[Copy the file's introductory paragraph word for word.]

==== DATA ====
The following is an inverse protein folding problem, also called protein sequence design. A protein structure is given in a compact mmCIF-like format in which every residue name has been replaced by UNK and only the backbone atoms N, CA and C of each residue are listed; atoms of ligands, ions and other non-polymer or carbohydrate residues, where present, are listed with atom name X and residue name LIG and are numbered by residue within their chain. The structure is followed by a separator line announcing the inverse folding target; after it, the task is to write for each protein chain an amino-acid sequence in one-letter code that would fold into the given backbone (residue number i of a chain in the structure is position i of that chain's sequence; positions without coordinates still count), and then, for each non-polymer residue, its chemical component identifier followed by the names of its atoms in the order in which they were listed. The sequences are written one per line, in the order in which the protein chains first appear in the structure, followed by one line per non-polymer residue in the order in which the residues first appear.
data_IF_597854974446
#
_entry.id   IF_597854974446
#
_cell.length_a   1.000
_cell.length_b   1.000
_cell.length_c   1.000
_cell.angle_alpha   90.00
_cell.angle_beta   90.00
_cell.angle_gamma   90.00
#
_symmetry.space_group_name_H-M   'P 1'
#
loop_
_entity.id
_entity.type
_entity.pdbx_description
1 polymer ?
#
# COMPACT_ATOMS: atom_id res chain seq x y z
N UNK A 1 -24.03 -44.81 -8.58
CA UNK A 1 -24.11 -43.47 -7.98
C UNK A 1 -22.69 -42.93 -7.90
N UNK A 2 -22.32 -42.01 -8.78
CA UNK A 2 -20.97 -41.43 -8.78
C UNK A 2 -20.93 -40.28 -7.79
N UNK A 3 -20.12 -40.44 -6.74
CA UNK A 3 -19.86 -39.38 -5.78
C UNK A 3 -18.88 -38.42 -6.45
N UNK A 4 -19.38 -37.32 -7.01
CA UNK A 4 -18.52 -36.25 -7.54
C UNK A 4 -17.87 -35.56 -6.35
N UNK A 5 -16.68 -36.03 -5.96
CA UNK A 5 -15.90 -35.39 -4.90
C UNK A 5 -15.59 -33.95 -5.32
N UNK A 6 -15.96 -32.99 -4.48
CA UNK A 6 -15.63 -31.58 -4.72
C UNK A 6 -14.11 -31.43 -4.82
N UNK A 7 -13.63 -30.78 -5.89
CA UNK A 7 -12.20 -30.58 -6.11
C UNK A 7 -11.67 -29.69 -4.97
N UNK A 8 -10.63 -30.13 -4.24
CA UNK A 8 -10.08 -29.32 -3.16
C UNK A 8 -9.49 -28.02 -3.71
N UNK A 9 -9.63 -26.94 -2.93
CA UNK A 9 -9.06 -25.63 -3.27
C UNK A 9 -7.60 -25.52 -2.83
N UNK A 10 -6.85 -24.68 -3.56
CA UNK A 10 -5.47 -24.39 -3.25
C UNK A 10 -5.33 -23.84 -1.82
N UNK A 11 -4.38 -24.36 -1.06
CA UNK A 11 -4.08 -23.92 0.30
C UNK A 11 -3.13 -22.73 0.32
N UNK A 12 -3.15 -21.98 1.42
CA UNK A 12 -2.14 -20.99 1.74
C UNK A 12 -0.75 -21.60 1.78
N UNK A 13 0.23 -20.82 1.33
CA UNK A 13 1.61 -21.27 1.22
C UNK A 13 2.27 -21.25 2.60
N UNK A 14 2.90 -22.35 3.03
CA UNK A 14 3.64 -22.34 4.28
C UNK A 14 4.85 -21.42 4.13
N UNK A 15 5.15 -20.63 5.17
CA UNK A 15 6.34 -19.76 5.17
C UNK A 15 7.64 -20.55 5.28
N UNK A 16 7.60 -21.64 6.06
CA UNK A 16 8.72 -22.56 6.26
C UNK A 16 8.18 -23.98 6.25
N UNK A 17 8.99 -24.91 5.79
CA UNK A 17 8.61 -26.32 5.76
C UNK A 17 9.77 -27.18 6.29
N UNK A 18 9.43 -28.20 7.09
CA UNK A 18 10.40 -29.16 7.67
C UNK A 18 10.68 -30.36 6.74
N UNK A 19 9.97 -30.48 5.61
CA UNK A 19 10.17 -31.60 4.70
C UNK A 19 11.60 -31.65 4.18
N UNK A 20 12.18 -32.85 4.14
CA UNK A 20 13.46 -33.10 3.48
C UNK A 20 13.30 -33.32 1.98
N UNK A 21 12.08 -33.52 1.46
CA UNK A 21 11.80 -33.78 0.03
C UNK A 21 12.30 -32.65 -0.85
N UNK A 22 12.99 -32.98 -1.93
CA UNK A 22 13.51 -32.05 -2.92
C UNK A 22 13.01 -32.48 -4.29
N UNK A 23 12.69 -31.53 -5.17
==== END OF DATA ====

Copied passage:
The following is an inverse protein folding problem, also called protein sequence design. A protein structure is given in a compact mmCIF-like format in which every residue name has been replaced by UNK and only the backbone atoms N, CA and C of each residue are listed; atoms of ligands, ions and other non-polymer or carbohydrate residues, where present, are listed with atom name X and residue name LIG and are numbered by residue within their chain. The structure is followed by a separator line announcing the inverse folding target; after it, the task is to write for each protein chain an amino-acid sequence in one-letter code that would fold into the given backbone (residue number i of a chain in the structure is position i of that chain's sequence; positions without coordinates still count), and then, for each non-polymer residue, its chemical component identifier followed by the names of its atoms in the order in which they were listed. The sequences are written one per line, in the order in which the protein chains first appear in the structure, followed by one line per non-polymer residue in the order in which the residues first appear.